Both you and Steam had adopted the same price point for The Witcher 2. Were you worried people would buy it only from Steam?
Thanks to a close cooperation with CD Projekt RED, who are working in the office next to ours, we managed to prepare a really special package for The Witcher 2 on GOG.com, that we believed was the best offer gamers could get online. First of all you didn't have to pay upfront for the pre-order. If you decided to get the pre-order for The Witcher 2 on GOG, your package included: DRM-free game, access to some The Witcher stuff for free before the release of the game, 10% discount, 1 of 5 classic RPGs from GOG.com, and a stack of goodies including soundtrack, wallpapers, game guide and artbook exclusive for GOG in digital distribution! We also introduced a “fair price package” to compensate the price differences between the game price in Euro and USD – so customers who pay for the game in Euro get $16 USD in codes that they can redeem at GOG on some classic games. Bringing the best offer to our users is our main goal.
The Witcher 2
So how do you pick the games to sell? Is it decided by the staff or do you leave it up to the community?
The games we release on GOG.com have to, or at least we hope they do, fulfill requirements that result from the name of the service: Good Old Games. First of all games can't be new releases. As a rule we've picked that our games should be at least 3 years old, so they can be released on GOG and there's no end point for that meaning if our community would like a game from early 80's, we wouldn't mind to release it. As for the “good” part, that's a bit tougher as it's pretty subjective for everyone what is good and what is bad – we all have our own taste. That's why we're trying to bring back games that were critically acclaimed by gamers and journalists, but also those that for different reasons (bad marketing, unfortunate release date, etc.) haven't achieved huge commercial success, but still are considered by many as cult games.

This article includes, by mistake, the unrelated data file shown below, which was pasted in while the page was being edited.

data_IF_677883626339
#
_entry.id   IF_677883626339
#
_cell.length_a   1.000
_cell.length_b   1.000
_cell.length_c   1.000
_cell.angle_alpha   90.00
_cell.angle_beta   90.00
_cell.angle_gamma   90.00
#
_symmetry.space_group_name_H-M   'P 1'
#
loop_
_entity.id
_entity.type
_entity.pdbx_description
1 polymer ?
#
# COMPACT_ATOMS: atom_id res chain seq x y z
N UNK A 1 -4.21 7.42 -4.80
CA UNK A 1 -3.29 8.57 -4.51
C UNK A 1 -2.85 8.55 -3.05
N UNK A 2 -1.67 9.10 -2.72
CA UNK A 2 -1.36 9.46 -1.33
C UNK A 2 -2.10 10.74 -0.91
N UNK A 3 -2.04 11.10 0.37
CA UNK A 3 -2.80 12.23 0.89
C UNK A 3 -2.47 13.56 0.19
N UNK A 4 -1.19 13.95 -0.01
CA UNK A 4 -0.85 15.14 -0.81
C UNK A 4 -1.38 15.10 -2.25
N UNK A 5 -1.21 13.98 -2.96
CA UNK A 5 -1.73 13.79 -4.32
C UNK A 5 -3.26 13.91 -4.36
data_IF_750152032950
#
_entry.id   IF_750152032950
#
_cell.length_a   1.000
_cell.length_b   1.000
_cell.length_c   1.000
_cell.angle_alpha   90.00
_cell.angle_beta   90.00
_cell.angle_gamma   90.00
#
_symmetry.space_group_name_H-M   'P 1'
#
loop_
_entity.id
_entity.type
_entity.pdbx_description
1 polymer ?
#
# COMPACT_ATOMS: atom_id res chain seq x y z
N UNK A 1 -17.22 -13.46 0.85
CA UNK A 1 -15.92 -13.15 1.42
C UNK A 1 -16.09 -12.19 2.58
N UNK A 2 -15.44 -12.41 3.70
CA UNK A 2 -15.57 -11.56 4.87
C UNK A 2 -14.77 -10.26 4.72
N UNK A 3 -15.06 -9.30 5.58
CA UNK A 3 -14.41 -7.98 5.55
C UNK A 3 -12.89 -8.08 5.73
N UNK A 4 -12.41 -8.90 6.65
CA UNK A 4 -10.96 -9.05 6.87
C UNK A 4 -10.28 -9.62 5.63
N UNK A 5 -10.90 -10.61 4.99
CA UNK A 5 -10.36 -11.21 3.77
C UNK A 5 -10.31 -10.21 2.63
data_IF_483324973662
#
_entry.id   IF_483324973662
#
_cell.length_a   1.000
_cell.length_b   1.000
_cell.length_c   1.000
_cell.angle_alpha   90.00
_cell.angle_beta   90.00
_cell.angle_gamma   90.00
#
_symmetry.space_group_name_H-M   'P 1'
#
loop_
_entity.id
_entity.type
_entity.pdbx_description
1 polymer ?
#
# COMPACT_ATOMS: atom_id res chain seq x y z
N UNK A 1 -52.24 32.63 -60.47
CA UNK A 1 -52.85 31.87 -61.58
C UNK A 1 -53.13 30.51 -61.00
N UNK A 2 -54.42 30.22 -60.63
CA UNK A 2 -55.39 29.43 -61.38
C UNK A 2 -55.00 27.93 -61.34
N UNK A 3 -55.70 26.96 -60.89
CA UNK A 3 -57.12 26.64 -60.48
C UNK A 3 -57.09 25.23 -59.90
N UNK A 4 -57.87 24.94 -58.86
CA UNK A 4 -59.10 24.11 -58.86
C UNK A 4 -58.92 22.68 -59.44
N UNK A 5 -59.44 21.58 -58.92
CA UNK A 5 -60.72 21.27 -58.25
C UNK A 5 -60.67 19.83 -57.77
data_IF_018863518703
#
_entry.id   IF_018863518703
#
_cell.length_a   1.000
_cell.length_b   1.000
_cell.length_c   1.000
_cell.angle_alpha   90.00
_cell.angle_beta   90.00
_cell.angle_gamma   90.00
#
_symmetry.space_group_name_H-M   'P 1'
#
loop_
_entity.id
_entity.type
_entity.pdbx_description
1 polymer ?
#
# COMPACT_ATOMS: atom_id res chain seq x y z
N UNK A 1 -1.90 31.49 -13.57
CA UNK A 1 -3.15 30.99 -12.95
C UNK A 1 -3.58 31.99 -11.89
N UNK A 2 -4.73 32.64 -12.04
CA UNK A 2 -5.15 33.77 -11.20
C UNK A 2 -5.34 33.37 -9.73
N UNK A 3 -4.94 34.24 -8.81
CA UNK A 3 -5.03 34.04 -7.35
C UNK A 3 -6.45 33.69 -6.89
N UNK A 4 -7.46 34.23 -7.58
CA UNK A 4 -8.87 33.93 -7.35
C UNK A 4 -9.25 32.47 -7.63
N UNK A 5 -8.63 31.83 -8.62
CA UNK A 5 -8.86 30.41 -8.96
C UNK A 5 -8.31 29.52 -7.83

There's also the nostalgic factor which cannot be validated in any way. Some games just have something that makes our hearts beat stronger when we see them or hear the main music theme. If you feel this, looking at old, text only Zork games, that means it's a classic for you. You can't reasonably explain it, you just feel it.
We do also consider what our community wants to see on GOG. There is a wanted list where our users can vote on the most wanted games. We keep an eye on that list and try to get as many games from the top of it, but as you probably know sometimes it's really difficult to obtain the rights for some of the titles as the rights for them are often scattered among couple companies or it's very difficult to find the rights owners, etc. But no matter what, we're doing our best to bring all those great classics back to gamers.
What's next on the cards for GOG?
Unfortunately I can't reveal the surprises we're preparing for you. You can be sure that we'll be bringing more great PC classics (at least one new release a week) and keep improving the service itself with new features.
Thank you for your time.